'Is the Battle to Improve Consumer’s Trust in Science and Science Based Policy being Won or Lost', Delivering for Tomorrow's European Consumers, Brussels
Dear Mr Sorensen, Distinguished guests,
I would like to thank Robert Madelin and his team for enabling me to address you today on the issue of trust in science and science based policy. EFSA was created following several wide reaching food safety crises in the 1990s and our mission is to contribute to the rebuilding of the trust of consumers in the EU food supply as well as strengthening the overall EU food safety system. To build trust, the legislators rightly identified the importance of the independence and quality of the scientific advice underpinning food law, the openness and transparency of the organization developing this advice, and the need to communicate, coherently, accurately and in a timely manner. These factors indeed are the building blocks of EFSA which has now matured into an organisation employing over 380 people, 60% of whom are scientists, networking with 30 national agencies and 250 organisations, working regularly with over 1000 scientific experts.
I would like to share with you the following observations:
1. Science based policy is and will continue to be crucial in food and feed areas
Independent scientific risk assessment advice is and will continue to be crucially important in the regulation of food and feed. We learned a lot from the BSE crisis and EFSA is in fact the concrete realisation of the vital role science plays in the area. And today in EFSA we see an ever increasing need for such advice with, for example, the number of questions rising from over 200 in 2003, to over 600 so far already in 2008 and this number does not take into account the thousands of health claims we received in July.
With increasing innovation being used in the food and feed supply, science will play an ever increasing role in assessing any associated risks. The effects of changing climate and other environmental pressure on food production may raise new risks and conversely new technologies used to produce food and feeds may have an impact on health or the environment, all of which will need to be assessed. We will need to be able to assess and compare risks in an integrated manner and considering any benefits to health or the environment so that risk managers have a comprehensive and accurate overview on which to take action. These points are picked up both in the SANCO future challenges document and in EFSA’s Strategic Plan for 2009 – 2013 which is currently out for public consultation on our website.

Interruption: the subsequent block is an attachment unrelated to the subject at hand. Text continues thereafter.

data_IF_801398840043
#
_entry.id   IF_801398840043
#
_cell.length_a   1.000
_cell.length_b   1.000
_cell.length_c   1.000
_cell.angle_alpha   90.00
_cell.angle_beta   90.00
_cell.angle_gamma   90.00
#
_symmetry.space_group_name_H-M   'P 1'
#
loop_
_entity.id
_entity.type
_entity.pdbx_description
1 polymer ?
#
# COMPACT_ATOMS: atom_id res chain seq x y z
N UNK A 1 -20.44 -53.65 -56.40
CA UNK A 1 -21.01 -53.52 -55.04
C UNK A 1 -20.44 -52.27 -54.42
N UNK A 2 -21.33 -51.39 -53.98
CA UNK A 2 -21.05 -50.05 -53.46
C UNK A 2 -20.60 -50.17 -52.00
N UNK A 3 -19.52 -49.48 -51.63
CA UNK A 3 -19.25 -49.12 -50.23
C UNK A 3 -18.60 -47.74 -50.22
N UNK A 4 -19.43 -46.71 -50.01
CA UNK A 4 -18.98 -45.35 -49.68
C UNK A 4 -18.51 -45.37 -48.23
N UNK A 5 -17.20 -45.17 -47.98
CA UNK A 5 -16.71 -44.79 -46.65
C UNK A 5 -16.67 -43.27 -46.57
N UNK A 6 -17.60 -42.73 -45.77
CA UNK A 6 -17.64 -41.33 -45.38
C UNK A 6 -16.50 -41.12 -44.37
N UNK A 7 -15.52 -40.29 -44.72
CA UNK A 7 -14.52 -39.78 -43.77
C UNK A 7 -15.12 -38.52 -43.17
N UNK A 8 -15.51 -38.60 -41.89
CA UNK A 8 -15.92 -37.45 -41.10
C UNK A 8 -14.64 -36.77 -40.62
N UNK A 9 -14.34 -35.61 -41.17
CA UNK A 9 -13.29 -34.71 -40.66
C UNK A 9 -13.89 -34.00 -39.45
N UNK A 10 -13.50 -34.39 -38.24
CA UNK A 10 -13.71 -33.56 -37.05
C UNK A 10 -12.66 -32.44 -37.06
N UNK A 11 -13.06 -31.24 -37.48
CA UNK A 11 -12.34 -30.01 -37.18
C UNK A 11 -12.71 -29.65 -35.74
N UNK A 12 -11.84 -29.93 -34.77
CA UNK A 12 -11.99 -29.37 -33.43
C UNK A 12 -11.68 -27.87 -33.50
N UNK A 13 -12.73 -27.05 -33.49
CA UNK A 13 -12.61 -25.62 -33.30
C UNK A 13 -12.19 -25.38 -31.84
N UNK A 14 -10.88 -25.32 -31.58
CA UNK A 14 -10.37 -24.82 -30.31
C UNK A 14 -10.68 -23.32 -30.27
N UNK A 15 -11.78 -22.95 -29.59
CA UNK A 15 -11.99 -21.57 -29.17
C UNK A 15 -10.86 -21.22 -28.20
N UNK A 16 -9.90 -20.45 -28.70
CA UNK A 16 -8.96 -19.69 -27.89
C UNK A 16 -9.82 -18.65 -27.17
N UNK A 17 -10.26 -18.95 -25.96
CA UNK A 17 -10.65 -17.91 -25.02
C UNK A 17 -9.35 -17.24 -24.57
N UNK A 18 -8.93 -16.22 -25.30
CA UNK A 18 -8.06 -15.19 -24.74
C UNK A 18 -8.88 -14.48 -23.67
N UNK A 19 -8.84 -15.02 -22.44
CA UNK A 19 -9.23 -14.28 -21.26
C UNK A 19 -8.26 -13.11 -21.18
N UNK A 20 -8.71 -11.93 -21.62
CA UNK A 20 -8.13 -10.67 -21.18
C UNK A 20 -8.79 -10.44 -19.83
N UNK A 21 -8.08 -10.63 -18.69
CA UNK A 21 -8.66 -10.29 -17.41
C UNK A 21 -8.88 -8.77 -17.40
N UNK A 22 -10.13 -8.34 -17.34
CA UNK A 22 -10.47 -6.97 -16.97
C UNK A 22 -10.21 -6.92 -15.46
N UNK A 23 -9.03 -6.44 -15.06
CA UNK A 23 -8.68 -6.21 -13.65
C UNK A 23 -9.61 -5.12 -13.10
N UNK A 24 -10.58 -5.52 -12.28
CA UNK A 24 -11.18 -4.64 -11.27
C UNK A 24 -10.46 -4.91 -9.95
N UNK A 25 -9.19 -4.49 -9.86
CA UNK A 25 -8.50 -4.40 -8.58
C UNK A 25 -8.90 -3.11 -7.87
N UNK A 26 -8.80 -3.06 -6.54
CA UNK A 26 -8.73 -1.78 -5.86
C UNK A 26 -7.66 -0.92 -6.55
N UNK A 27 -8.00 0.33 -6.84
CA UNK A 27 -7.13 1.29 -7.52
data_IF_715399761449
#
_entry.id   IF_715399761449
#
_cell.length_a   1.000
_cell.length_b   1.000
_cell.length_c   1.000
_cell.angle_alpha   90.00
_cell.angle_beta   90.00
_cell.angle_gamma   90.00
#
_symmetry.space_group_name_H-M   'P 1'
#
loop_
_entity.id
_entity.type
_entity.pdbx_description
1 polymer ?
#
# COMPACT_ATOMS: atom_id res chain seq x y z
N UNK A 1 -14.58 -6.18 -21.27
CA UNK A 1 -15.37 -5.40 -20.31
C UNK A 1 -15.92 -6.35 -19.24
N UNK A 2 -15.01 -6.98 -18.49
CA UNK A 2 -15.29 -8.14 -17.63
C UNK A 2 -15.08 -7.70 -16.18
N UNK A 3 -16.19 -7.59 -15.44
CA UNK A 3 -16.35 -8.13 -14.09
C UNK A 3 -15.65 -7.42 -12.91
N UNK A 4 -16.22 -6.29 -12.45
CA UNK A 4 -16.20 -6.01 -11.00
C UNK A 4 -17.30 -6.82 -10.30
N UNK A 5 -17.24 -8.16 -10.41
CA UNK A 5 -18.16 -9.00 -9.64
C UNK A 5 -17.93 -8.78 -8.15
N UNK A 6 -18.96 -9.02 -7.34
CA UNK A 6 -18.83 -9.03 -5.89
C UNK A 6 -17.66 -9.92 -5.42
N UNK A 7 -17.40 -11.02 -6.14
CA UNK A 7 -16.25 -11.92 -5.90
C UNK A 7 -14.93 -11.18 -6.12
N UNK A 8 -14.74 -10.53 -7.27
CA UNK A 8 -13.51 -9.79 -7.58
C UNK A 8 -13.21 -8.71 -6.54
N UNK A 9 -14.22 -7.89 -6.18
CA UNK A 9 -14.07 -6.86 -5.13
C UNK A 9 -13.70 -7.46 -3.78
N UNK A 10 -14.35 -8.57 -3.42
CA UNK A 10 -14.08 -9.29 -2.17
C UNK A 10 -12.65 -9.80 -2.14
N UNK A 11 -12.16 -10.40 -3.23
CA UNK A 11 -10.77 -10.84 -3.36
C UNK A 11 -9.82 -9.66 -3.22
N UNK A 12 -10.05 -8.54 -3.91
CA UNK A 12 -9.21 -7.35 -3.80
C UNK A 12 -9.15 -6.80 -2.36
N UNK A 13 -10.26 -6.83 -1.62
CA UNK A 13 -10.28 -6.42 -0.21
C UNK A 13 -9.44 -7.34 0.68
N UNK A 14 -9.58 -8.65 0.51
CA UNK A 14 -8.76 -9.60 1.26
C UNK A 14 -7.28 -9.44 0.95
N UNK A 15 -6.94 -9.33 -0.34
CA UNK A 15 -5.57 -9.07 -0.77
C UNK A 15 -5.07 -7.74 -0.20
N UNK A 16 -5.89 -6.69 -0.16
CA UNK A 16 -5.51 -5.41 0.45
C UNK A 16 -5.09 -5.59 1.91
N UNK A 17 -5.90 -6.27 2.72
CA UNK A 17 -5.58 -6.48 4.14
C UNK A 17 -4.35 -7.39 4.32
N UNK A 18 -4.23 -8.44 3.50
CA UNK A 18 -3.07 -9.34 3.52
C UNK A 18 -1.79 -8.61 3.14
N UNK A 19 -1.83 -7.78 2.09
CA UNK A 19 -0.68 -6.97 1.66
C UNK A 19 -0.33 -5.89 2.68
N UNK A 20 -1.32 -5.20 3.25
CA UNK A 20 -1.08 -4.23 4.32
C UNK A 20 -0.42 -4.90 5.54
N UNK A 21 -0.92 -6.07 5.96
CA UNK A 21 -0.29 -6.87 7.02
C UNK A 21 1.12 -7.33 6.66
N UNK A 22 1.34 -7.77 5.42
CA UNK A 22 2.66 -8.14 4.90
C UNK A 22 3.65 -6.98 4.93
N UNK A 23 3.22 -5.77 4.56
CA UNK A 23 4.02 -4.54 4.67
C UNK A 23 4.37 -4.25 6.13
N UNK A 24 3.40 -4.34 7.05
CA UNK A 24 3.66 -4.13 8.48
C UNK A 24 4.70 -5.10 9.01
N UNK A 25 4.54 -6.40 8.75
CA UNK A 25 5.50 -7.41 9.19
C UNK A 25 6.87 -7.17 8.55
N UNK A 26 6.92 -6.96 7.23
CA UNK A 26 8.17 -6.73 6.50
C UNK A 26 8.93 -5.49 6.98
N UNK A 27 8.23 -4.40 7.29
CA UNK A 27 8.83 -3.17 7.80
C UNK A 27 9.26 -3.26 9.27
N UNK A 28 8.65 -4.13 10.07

To be credible, independence and scientific excellence are important when assessing new scientific advances and I foresee a need to build further European and international networks to collect data and share best practices in risk assessment. Being fully informed about scientific innovation in the sector and the possible emerging risks that these may raise will be equally important. Scientific advances may also assist with our risk assessment work, for example, advances in genomics and proteomics may enable us to make more comprehensive assessments of risks in many areas.
2. Bridging the Gap Between Science and Perception
Science would argue that new technologies and innovation should be judged on their merit, safety, efficacy and benefit – these are entirely objective issues. But society takes into account other factors. Food is not just about safety – food also has cultural and social dimensions. Citizens consider values such as organic, free range, animal welfare, ethics, environment, fair trade as well as diet and nutrition.
The recent Flash Eurobarometer on cloning of animals published on 9 October 2008, found that 25 % of those questioned selected scientists as the most trusted source of information, with European and national food authorities second. But a majority of EU citizens said that it was unlikely that they would buy meat or milk from cloned animals, even if a trusted source stated that such products were safe to eat.